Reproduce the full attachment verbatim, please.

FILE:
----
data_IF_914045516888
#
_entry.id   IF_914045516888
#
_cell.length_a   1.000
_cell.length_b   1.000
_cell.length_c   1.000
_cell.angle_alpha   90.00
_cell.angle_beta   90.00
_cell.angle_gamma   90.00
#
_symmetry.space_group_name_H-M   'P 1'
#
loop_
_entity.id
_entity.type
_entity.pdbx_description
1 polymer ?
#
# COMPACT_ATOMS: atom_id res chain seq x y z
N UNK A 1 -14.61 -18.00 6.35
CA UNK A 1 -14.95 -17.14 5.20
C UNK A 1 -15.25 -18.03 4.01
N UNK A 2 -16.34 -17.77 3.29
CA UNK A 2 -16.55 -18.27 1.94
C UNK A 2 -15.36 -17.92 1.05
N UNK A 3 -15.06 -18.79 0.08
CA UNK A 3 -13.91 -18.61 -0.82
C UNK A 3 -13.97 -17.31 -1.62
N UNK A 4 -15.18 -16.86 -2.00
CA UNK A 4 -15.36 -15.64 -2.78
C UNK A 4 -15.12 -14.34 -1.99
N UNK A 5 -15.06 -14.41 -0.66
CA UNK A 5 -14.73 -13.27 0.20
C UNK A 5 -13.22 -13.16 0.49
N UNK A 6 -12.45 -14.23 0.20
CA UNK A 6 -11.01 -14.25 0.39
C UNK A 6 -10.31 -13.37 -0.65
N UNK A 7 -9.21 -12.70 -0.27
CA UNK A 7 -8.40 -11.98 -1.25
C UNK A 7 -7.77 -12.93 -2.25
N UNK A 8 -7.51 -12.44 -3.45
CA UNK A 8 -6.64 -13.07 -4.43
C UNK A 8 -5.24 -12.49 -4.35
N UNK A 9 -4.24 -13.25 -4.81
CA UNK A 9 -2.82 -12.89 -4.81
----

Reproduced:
data_IF_914045516888
#
_entry.id   IF_914045516888
#
_cell.length_a   1.000
_cell.length_b   1.000
_cell.length_c   1.000
_cell.angle_alpha   90.00
_cell.angle_beta   90.00
_cell.angle_gamma   90.00
#
_symmetry.space_group_name_H-M   'P 1'
#
loop_
_entity.id
_entity.type
_entity.pdbx_description
1 polymer ?
#
# COMPACT_ATOMS: atom_id res chain seq x y z
N UNK A 1 -14.61 -18.00 6.35
CA UNK A 1 -14.95 -17.14 5.20
C UNK A 1 -15.25 -18.03 4.01
N UNK A 2 -16.34 -17.77 3.29
CA UNK A 2 -16.55 -18.27 1.94
C UNK A 2 -15.36 -17.92 1.05
N UNK A 3 -15.06 -18.79 0.08
CA UNK A 3 -13.91 -18.61 -0.82
C UNK A 3 -13.97 -17.31 -1.62
N UNK A 4 -15.18 -16.86 -2.00
CA UNK A 4 -15.36 -15.64 -2.78
C UNK A 4 -15.12 -14.34 -1.99
N UNK A 5 -15.06 -14.41 -0.66
CA UNK A 5 -14.73 -13.27 0.20
C UNK A 5 -13.22 -13.16 0.49
N UNK A 6 -12.45 -14.23 0.20
CA UNK A 6 -11.01 -14.25 0.39
C UNK A 6 -10.31 -13.37 -0.65
N UNK A 7 -9.21 -12.70 -0.27
CA UNK A 7 -8.40 -11.98 -1.25
C UNK A 7 -7.77 -12.93 -2.25
N UNK A 8 -7.51 -12.44 -3.45
CA UNK A 8 -6.64 -13.07 -4.43
C UNK A 8 -5.24 -12.49 -4.35
N UNK A 9 -4.24 -13.25 -4.81
CA UNK A 9 -2.82 -12.89 -4.81